Recurrent intracranial hemorrhage in a patient with metastatic choriocarcinoma to the brain mimicking as vasculitis

Date 24 November 2018
Event ESMO Asia 2018 Congress
Session Poster display - Cocktail
Topics Gynaecological Malignancies
Presenter Anthony Gerodias
Authors A.R. Gerodias1, E. Esposo1, J.T. Datukan2
  • 1Internal Medicine, St. Luke's Medical Center – Quezon City, 1102 - Quezon City/PH
  • 2Medical Oncology, St. Luke's Medical Center – Quezon City, 1102 - Quezon City/PH


Case Summary

Background: Gestational trophoblastic neoplasia are malignancies arising from the placenta which usually arise from molar pregnancy but can follow any gestation. Choriocarcinoma is a subset of these which is highly invasive and frequently metastasizes, most commonly in the lungs and to the brain. These tumors frequently present with bleeding. This case report tackles metastatic choriocarcinoma presenting as intracranial hemorrhage.
Case Description: This is a case of a 25-year-old female with no known comorbidities, recently delivered 4 months prior, who presented with recurrent intracranial hemorrhage. She was managed conservatively with no surgical intervention and underwent digital subtraction angiography, revealing findings consistent with vasculitis, and treated with intravenous corticosteroids. She was readmitted 2 weeks after discharge and during admission was found to have decreasing sensorium. Repeat CT scan revealed multiple new intracranial hemorrhages mostly located in the right parietal lobe. Incidentally, whole abdominal CT revealed multiple hepatic nodules for which biopsy was requested. Patient deteriorated and expired before the final reading of metastatic choriocarcinoma was given.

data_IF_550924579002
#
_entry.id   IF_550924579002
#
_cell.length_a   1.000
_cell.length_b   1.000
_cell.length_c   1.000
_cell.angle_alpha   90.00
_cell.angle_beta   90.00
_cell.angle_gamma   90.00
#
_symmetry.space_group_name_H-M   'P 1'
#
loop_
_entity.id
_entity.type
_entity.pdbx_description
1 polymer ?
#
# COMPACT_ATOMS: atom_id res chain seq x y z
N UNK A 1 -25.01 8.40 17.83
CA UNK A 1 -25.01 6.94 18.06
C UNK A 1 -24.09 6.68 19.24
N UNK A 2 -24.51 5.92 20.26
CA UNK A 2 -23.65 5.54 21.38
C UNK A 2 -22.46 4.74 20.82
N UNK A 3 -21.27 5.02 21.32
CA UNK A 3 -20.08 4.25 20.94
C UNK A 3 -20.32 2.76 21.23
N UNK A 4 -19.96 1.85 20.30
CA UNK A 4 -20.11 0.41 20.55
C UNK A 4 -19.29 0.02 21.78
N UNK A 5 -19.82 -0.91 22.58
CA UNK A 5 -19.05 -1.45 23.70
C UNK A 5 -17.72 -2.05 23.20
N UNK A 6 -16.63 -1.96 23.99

Discussion and Conclusions: With the diagnosis of metastatic choriocarcinoma to the liver proven with biopsy and due to the nature of this tumor, we surmise that the cause of her intracranial hemorrhage is a metastatic disease to the brain. Choriocarcinoma with liver and brain metastasis occurs in patients with antecedent non-molar pregnancy and delay of diagnosis. This disease is highly responsive to chemotherapy but is invariably fatal if unrecognized. Early recognition is key as this disease is highly responsive to chemotherapy. In the demographics of a young female presenting with intracranial hemorrhage, AV malformation and vasculitis are more commonly considered. However, bleeding metastatic choriocarcinoma warrants consideration especially in peripartum women presenting with intracranial hemorrhage.

Editorial acknowledgement

Clinical trial identification